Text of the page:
King and Emperor by Harry Harrison. Chapter 3, 4

Steelmaster Udd had dealt with that by insisting that metal could do what wood could not. Weak keels needed more bracing, that was all. In the end a combined system of bronze bolts—for even Udd had had to admit that salt water was death to the strongest steel—and massive riveted wooden ribs had strengthened the combination keels even to Atlantic levels. At last seaworthy, decked all over, mounting swiveling onagers fore and aft, with heavy crossbows lining each gunwale, the new ships of the navy of the co-kings had immediately closed the English Channel to all ships without their majesties’ license. Trade from Frisia to the Loire moved only on their sufferance. Tolls on trade paid the ships’ crews. And without a Viking ship at sea from end to end of the Atlantic coast, trade doubled and redoubled. The Andalusian ship, rowing slowly in the end into the port of London, found a scene of activity that might almost have been the Guadalquivir, for business if not in sheer population.

At least they had had no trouble in gaining attention. As soon as the port-reeve who came aboard had grasped that these men sought audience with his master, and that they could pay in bright gold dirhams, he had provided the embassy with horses—poor scrubs of animals, Ghaniya noticed with contempt and a certain relief—with a guide and escort, and set them firmly on their way up the road that led North to the king’s capital of Stamford.

As the party rode on, Ghaniya’s anxiety nevertheless increased. To a son of the Quraysh, nothing that barbarians did could seem wholly admirable, but Ghaniya was intelligent enough to read the signs. He would not exchange his own cotton for the animal fabrics that the natives wore. Yet he could feel soon enough how inadequate his cotton was for the continuous winds and the everlasting rain. He saw, too, how the mere peasants laboring in the fields did so in stout wool. The food they ate was such as the dogs of Cordova would turn from in disgust, black bread and pigs’ fat, soured cows’ milk and sharp biting vegetables that filled the breath. Yet they seemed to have plenty of it. He saw no pinched faces, no hands outstretched for alms.

By the side of the road, too, again and again he saw the wheels turning. The first two or three he came to, he turned from with a smile of patronage on his face. They were like the norias of his homeland, only the unfortunate barbarians used them not to lift water but to grind their corn; and they did so by putting the wheels in the slow-moving water and taking what force they could get from that. The fourth mill they saw, however, turned Ghaniya’s smile to a frown. Here the natives had realized their error, had taken advantage of a slope to direct the water-channel above the wheel, so that it was driven by the full weight of falling water, not flowing water. And from inside the mill came not the harsh grinding of the corn-mill but the continuous Iblis-clash of a triphammer forging iron. It was not a thought Ghaniya could readily frame, but at the back of his mind lurked the suspicion that while the barbarians had clearly been no better than he thought them a short while ago, in a few years they seemed to have made more changes than had taken place under as many caliphs as could be remembered.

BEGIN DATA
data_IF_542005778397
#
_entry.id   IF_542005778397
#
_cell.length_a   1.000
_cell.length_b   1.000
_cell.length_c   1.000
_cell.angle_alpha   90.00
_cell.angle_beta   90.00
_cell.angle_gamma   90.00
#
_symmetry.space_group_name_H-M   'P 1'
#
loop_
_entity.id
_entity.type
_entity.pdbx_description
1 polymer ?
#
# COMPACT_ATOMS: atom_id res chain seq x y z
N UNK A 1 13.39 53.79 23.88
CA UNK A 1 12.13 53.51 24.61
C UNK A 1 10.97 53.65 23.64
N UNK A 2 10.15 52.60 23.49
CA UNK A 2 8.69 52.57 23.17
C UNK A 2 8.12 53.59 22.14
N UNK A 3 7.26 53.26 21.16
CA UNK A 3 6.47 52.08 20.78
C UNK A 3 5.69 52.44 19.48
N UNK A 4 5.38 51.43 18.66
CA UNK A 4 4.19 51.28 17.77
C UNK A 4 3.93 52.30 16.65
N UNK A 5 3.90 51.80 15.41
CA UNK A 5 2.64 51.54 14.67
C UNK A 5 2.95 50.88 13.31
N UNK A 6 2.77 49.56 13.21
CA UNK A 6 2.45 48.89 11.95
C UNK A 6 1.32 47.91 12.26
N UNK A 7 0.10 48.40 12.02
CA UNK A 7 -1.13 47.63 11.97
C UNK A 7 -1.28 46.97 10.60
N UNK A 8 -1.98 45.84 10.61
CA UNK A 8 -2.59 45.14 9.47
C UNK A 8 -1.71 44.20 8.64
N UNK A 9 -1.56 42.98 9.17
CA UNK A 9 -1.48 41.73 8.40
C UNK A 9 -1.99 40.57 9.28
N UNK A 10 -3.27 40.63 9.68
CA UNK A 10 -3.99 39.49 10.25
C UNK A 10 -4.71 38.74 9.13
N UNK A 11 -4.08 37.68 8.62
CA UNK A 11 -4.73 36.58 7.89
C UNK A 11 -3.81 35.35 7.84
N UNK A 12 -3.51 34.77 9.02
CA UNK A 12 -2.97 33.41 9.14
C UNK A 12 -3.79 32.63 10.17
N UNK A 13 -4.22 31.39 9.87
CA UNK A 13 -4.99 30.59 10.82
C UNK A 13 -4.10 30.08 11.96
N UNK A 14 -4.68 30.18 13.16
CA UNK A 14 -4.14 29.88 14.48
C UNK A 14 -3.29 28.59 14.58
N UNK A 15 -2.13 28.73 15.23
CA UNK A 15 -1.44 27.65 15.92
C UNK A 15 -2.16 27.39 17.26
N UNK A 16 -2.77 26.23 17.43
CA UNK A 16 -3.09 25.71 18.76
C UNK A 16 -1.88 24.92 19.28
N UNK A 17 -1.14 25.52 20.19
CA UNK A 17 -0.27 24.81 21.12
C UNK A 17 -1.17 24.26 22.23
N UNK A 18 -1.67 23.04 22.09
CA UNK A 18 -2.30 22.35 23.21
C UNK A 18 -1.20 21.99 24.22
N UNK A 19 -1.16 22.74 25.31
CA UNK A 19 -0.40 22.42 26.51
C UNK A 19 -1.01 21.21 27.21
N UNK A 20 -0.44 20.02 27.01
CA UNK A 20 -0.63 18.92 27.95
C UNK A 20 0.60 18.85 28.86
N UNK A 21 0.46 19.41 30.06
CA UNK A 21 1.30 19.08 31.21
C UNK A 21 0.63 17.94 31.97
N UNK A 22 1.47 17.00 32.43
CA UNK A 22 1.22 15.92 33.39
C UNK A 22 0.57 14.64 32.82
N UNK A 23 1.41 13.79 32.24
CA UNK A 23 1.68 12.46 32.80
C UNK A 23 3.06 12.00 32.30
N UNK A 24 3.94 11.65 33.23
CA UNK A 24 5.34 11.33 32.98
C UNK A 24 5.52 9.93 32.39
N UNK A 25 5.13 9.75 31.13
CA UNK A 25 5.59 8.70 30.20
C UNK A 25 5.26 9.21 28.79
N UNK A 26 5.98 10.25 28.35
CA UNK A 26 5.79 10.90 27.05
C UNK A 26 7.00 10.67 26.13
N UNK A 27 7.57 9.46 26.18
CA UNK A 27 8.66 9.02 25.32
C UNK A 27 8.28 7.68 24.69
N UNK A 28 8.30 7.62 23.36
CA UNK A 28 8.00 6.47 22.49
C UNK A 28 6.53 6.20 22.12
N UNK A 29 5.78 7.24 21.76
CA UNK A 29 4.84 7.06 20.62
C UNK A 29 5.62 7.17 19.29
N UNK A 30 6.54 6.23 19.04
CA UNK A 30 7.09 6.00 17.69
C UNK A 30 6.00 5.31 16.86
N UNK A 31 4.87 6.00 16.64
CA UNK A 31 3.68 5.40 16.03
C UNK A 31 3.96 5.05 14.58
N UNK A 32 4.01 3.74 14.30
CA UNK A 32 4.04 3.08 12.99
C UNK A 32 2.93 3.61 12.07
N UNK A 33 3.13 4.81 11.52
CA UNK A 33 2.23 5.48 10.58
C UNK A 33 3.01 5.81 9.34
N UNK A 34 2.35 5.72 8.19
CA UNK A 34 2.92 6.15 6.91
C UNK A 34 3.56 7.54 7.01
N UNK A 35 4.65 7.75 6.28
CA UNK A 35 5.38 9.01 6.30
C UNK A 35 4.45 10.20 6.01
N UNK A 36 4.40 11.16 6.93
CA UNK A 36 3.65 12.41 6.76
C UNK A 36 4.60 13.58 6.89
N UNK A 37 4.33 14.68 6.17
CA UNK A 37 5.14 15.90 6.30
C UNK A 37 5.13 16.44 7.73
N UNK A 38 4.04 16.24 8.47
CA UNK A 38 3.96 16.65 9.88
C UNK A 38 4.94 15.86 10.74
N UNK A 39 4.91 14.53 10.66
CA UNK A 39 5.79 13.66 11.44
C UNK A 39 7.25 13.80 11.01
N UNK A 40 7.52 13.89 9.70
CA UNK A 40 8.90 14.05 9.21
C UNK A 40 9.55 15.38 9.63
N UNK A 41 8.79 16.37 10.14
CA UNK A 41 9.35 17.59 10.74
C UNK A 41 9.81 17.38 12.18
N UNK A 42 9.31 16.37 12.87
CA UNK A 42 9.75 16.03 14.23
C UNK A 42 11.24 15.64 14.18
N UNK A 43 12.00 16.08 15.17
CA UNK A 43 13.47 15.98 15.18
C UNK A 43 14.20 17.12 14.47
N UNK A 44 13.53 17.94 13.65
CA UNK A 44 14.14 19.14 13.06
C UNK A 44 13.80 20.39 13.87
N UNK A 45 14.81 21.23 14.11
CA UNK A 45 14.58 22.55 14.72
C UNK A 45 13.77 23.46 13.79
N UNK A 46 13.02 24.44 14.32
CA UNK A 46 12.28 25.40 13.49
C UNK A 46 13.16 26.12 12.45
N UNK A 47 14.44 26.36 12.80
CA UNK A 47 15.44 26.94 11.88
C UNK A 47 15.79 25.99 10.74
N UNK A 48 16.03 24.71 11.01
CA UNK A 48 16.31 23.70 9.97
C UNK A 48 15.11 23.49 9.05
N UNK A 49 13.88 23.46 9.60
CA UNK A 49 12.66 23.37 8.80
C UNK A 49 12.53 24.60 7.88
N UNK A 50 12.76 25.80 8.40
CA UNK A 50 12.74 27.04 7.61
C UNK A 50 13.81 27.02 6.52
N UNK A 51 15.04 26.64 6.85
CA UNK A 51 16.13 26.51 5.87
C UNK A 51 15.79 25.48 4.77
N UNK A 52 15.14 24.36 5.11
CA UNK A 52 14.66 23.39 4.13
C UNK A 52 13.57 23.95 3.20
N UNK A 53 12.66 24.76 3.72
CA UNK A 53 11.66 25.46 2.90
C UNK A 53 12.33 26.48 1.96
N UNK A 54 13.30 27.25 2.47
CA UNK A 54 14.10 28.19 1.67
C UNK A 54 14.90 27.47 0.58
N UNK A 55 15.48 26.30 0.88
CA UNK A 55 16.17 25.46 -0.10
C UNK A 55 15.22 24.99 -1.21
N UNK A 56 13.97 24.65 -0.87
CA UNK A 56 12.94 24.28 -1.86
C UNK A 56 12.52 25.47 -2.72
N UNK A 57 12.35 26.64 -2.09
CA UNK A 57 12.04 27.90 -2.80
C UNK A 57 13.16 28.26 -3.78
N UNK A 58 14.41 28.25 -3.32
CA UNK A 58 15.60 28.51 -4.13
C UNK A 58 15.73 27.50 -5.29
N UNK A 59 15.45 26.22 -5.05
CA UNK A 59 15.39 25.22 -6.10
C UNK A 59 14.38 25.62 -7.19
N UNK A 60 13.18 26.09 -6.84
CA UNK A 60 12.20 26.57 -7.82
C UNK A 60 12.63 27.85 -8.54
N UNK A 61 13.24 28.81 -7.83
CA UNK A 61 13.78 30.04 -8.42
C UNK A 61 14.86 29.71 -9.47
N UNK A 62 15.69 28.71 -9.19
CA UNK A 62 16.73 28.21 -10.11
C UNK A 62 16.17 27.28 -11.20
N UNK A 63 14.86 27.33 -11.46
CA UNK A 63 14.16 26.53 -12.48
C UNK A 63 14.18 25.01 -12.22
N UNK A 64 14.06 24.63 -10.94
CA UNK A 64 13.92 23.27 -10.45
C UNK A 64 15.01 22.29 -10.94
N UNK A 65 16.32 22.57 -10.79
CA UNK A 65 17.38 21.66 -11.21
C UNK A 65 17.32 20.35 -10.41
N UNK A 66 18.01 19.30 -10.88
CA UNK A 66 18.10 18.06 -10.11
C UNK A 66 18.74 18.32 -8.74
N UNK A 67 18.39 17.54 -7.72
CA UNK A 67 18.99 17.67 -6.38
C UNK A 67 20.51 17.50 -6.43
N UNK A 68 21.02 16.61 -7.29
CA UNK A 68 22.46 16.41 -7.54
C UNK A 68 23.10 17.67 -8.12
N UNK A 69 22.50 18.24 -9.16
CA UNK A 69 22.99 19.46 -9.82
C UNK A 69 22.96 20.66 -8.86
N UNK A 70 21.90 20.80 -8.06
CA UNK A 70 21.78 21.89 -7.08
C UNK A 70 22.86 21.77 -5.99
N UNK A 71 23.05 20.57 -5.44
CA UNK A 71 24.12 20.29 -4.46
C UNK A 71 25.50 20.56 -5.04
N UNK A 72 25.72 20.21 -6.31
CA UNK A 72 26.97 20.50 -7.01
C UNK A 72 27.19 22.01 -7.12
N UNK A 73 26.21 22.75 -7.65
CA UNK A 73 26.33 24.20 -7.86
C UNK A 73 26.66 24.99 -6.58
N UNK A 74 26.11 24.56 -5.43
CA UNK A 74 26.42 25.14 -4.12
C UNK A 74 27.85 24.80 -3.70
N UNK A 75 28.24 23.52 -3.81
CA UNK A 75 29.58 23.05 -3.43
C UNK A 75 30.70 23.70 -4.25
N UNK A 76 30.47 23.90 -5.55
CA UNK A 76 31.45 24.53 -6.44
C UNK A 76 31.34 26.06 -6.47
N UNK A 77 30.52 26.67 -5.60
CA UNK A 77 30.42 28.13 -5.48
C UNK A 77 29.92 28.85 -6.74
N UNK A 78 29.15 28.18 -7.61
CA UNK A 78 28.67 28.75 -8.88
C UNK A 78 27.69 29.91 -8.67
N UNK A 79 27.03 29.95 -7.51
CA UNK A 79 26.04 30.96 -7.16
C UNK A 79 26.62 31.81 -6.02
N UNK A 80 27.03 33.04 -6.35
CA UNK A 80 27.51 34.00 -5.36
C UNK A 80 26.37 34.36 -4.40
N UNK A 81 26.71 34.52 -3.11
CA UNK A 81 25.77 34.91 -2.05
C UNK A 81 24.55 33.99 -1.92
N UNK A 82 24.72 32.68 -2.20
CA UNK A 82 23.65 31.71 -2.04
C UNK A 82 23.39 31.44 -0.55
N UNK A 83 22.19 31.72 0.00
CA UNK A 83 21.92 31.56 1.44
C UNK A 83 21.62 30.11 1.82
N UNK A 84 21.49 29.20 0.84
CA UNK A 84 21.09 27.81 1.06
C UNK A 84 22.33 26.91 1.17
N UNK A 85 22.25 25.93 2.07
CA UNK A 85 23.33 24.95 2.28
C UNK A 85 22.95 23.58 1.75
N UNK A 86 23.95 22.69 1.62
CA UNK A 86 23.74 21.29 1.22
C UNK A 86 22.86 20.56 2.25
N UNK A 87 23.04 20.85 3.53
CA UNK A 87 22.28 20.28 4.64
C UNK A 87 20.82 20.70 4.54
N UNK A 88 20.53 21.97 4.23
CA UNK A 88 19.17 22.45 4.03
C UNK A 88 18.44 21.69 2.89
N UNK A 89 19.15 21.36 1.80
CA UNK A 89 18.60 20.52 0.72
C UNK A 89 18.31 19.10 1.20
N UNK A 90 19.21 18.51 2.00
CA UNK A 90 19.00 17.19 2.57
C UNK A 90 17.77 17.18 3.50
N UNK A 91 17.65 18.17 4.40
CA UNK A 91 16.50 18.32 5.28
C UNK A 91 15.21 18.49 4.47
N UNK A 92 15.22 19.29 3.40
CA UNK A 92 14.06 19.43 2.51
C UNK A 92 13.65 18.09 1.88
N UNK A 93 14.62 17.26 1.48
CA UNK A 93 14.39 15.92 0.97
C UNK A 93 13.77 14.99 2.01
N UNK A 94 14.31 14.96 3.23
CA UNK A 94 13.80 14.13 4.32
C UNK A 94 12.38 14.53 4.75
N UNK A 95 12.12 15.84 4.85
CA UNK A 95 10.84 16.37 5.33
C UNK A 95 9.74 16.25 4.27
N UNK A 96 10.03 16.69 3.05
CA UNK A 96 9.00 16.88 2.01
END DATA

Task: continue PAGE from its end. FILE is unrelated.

Nor did Ghaniya like the stories passed on to him about the strange king responsible for all this. It was good that he was no Christian. It was acceptable that he did not persecute Christians: no more did the great er-Rahman himself, preferring to tax them instead as he could not tax believers. It was impossible that any should believe that he was the Son of God, another Yeshua returned. Even worse, it might be, that he was not the son of the One God in whom Christian and Moslem alike believed, but of some barbarian godlet, one among many. Ghaniya felt the horror of the monotheist for the idol-worshiper.

Tempered still with fear: one day on the road they had heard terrible screeching coming towards them, and then seen on the road five hundred men marching together, bagpipers at their head and the banner floating over them of the smith’s hammer. No Christian cross with it, for these were men of the Way, their alliance with the Christian Alfred no longer signaled. Ghaniya, drawing his horse aside, had marked their weapons: the usual metal-clad foot-soldiers of the ferengis, strong men with swords and axes, but pitifully slow to move, but with them others, small men mostly with strange heavy bows over their shoulders, and trailing the column a dozen contrivances pulled by mules, objects of rope and wood. Dart-throwers, his guide declared, or stone-throwers, catapults that could batter down any wall, pierce any armor or shielding. Ghaniya scowled most of all at the cheerful faces and the constant chatter from the marching men. These men possessed something he understood: iqbal, the expectation of success that breeds success.

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